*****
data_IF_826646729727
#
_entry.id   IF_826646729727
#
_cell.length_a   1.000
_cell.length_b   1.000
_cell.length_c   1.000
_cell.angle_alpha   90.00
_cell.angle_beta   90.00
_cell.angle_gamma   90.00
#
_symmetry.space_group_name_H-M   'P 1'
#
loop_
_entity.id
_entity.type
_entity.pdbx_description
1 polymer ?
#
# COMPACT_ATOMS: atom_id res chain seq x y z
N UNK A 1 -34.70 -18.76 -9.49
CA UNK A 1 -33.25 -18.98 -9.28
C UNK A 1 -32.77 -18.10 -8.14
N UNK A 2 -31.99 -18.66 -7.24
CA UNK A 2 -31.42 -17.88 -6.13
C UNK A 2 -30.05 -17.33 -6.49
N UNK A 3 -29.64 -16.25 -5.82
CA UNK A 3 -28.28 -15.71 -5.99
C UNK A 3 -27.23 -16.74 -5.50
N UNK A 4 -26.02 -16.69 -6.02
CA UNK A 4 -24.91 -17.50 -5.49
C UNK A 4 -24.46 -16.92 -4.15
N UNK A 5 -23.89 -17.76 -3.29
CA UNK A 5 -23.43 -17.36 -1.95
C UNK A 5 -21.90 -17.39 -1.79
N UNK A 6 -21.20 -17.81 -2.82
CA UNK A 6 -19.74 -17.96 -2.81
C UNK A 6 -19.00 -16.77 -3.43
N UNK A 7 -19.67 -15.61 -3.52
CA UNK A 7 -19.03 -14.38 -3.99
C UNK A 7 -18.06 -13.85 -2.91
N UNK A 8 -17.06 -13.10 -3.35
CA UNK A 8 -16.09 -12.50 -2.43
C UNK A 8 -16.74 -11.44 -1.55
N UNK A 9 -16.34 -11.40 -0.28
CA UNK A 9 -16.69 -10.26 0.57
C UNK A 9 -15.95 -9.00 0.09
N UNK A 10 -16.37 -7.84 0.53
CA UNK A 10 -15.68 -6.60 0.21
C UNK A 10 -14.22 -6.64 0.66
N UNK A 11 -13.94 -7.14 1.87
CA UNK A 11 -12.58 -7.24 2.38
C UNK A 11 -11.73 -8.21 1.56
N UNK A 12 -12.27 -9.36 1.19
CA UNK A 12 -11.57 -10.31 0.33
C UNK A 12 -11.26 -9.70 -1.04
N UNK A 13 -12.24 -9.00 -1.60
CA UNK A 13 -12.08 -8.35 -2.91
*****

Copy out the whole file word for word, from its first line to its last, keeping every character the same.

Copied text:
data_IF_826646729727
#
_entry.id   IF_826646729727
#
_cell.length_a   1.000
_cell.length_b   1.000
_cell.length_c   1.000
_cell.angle_alpha   90.00
_cell.angle_beta   90.00
_cell.angle_gamma   90.00
#
_symmetry.space_group_name_H-M   'P 1'
#
loop_
_entity.id
_entity.type
_entity.pdbx_description
1 polymer ?
#
# COMPACT_ATOMS: atom_id res chain seq x y z
N UNK A 1 -34.70 -18.76 -9.49
CA UNK A 1 -33.25 -18.98 -9.28
C UNK A 1 -32.77 -18.10 -8.14
N UNK A 2 -31.99 -18.66 -7.24
CA UNK A 2 -31.42 -17.88 -6.13
C UNK A 2 -30.05 -17.33 -6.49
N UNK A 3 -29.64 -16.25 -5.82
CA UNK A 3 -28.28 -15.71 -5.99
C UNK A 3 -27.23 -16.74 -5.50
N UNK A 4 -26.02 -16.69 -6.02
CA UNK A 4 -24.91 -17.50 -5.49
C UNK A 4 -24.46 -16.92 -4.15
N UNK A 5 -23.89 -17.76 -3.29
CA UNK A 5 -23.43 -17.36 -1.95
C UNK A 5 -21.90 -17.39 -1.79
N UNK A 6 -21.20 -17.81 -2.82
CA UNK A 6 -19.74 -17.96 -2.81
C UNK A 6 -19.00 -16.77 -3.43
N UNK A 7 -19.67 -15.61 -3.52
CA UNK A 7 -19.03 -14.38 -3.99
C UNK A 7 -18.06 -13.85 -2.91
N UNK A 8 -17.06 -13.10 -3.35
CA UNK A 8 -16.09 -12.50 -2.43
C UNK A 8 -16.74 -11.44 -1.55
N UNK A 9 -16.34 -11.40 -0.28
CA UNK A 9 -16.69 -10.26 0.57
C UNK A 9 -15.95 -9.00 0.09
N UNK A 10 -16.37 -7.84 0.53
CA UNK A 10 -15.68 -6.60 0.21
C UNK A 10 -14.22 -6.64 0.66
N UNK A 11 -13.94 -7.14 1.87
CA UNK A 11 -12.58 -7.24 2.38
C UNK A 11 -11.73 -8.21 1.56
N UNK A 12 -12.27 -9.36 1.19
CA UNK A 12 -11.57 -10.31 0.33
C UNK A 12 -11.26 -9.70 -1.04
N UNK A 13 -12.24 -9.00 -1.60
CA UNK A 13 -12.08 -8.35 -2.91